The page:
Let's say you have an application that has several icons, like a desktop.  Since this application is web based, you get the coordinates of where to draw these icons from the backend through an API request.  Sometimes you can have coordinates that are in the same spot.  This can confuse your user because to them, they might think there is only one icon, when two or more are on top of each other.  This blog attempts to show possible solutions to this.

One approach to this problem is to try to draw colliding objects in a ramdom location around the original collision.  For example, if you had two objects drawn at (50, 50), you could choose a random radius between 0 and 1 (or some max radius), and a random angle to place between 0 and 2π.  Then you would take the angle and get the sin/cos values multiplied by the radius.  The code would look something like this.

// I'm sure there are point libraries out there but this is just a quick mockup.
var Point = function(x,y){ this.x = x, this.y = y; };
Point.prototype = {
 add: function(other) {
  return new Point(this.x + other.x, this.y + other.y);

var MAX_RADIUS = 50;
function getNextPosition(point) {
 var theta = Math.random() * 2 * Math.PI;
 var radius = Math.random() * MAX_RADIUS;
 var x = Math.cos(theta) * radius;
 var y = Math.sin(theta) * radius;
 var offset = new Point(x, y);
 return point.add(offset);

Here is an example of running this code on 20 points.  I highlighted the original point red.
This is an ok attempt, but we can improve upon this.  What if we wanted the points to be drawn around the initial point in a circle.  Then when that circle is exhausted, we move to the next outer circle.  After filling out 2-3 circles, we fallback to the random point algorithm above.  Also when we go to the next circle, we double the number of points in the next circle since there is more space.

The mechanism we use to determine what part of the circle we are on is to use an iterator.  The iterator is calculated based on the number of times you have collided with this point.  We take this iterator and map it to the good old unit circle.

If we were walking around the unit circle, you could do what the above diagram does.  Ignoring the values divided by 3 or 6, you could pretend each point is walking around the unit circle in 8ths.  If you start at iterator 0, you want the value of angle 0, which yields cos(0) -> 1, sin(0) -> 0, or Point (1,0).  Then you move to iterator 2, which puts you at the angle, π/4, and yields the Point (√2/2, √2/2).  Iterator 3 yields the angle, π/2, Point (0, 1), etc.

So if you wanted to draw 4 points around the initial point using an iterator, the basic calculation looks like this:

var points_per_circle = 4;
var radius = 10; // the size of your icon
var current_circle = 1;
var angle = (iterator / points_per_circle) * (2 * Math.PI);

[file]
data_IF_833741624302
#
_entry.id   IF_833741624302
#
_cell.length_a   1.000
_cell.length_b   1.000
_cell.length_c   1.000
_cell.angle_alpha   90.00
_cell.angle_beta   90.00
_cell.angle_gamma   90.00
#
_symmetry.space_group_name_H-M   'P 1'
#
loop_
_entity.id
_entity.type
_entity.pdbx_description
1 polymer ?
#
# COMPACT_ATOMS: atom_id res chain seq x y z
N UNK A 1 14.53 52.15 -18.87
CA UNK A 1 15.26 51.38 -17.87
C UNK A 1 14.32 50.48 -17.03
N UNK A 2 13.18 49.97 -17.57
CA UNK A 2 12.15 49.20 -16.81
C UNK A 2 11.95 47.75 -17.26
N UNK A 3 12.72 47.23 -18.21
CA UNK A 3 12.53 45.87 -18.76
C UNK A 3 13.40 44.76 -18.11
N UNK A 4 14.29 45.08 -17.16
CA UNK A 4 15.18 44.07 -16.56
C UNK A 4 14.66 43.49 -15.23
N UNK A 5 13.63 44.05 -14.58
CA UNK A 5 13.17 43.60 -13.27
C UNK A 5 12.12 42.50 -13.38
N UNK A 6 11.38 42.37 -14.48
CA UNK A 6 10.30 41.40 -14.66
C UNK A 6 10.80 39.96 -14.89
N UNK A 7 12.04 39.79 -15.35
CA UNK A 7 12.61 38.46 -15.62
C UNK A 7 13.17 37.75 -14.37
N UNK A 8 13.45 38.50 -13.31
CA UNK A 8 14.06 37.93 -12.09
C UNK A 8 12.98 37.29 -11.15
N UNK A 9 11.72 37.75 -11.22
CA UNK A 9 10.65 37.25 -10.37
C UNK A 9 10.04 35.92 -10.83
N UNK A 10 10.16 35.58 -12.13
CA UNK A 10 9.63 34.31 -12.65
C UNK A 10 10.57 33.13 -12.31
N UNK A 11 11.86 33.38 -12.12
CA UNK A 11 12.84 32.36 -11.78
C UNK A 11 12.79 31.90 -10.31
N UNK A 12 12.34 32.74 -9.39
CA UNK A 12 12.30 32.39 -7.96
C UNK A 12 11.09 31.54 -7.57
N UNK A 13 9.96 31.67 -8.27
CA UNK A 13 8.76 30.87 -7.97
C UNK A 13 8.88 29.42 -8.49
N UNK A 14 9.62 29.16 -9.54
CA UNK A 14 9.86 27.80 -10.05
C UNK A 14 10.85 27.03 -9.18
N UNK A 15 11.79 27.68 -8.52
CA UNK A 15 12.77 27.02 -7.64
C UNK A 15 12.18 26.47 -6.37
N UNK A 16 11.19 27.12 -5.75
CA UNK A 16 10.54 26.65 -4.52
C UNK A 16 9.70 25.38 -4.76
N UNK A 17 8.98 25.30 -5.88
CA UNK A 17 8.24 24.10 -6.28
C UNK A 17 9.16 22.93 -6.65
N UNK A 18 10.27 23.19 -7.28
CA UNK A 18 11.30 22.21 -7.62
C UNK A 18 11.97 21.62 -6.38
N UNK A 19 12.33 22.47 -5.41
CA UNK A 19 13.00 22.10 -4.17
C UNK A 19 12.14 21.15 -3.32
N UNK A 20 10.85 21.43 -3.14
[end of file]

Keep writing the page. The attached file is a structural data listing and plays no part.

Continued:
var x = Math.cos(angle) * radius * current_circle;
var y = Math.sin(angle) * radius * current_circle;

Given this calculation, next we need a way to determine if we have made a collision.  For this, I just use a hash and my key is the toString function on my Point object.  It needs to be defined otherwise you just get the string "[object]" when you call toString.

The data we store at the collision is our iterator.  We increment this number each time we have a collision.  This helps us remember the last iteration spot we used to calculate our point and will help us determine the next point.

var collision_hash = {};
var MAX_CIRCLES = 3;
Point.prototype.toString = function() { return '(' + this.x + ',' + this.y + ')'; };

function getNextPosition(point) {
 // increment that we have visited this point.
 collision_hash[point] = collision_hash[point] == undefined ? 1 : collision_hash[point] + 1;
 var iterator = collision_hash[point] - 1;

 if ( iterator == 0){
  return point;
 var radius = ELEMENT_RADIUS; // the size of the element
 var current_circle = 1; // to extend the radius out to the next circle
 var points_per_circle = 4;
 while (iterator > points_per_circle && current_circle < MAX_CIRCLES) {
  iterator = iterator - points_per_circle;
  // goto the next circle and double the number of points
  points_per_circle = points_per_circle * 2; 

 // calculate the angle by slicing a circle up using the iterator
 var angle = (iterator / points_per_circle) * (2 * Math.PI);

 // if we have exhuasted 3 circles
 if (iterator > points_per_circle) {
  // randomize
  angle = Math.random() * 2 * Math.PI;
  radius = Math.random() * ELEMENT_RADIUS;
 var x = Math.cos(angle) * radius * current_circle;
 var y = Math.sin(angle) * radius * current_circle;
 var offset = new Point(x, y);
 return point.add(offset);

Here are a few examples of after 4, then 12, then 28, then 40 collisions

This algorithm is fine, but it was brought to my attention that we don't have to have the wasted space in between.  It turns out that the better fit of things in a circle around an object is a hexagonal grid.  Also this algorithm doesn't keep track of the collision points as future collision points.  For example, if I collide with a point at (50,50) and return a point of (51, 50), I need to remember that I have visited (51,50) as well so that if I visit a different point that is (51,50) I draw a circle around that.

Drawing a hexagonal circle around a point is easy.  Just use π/3 to iterate around the circle.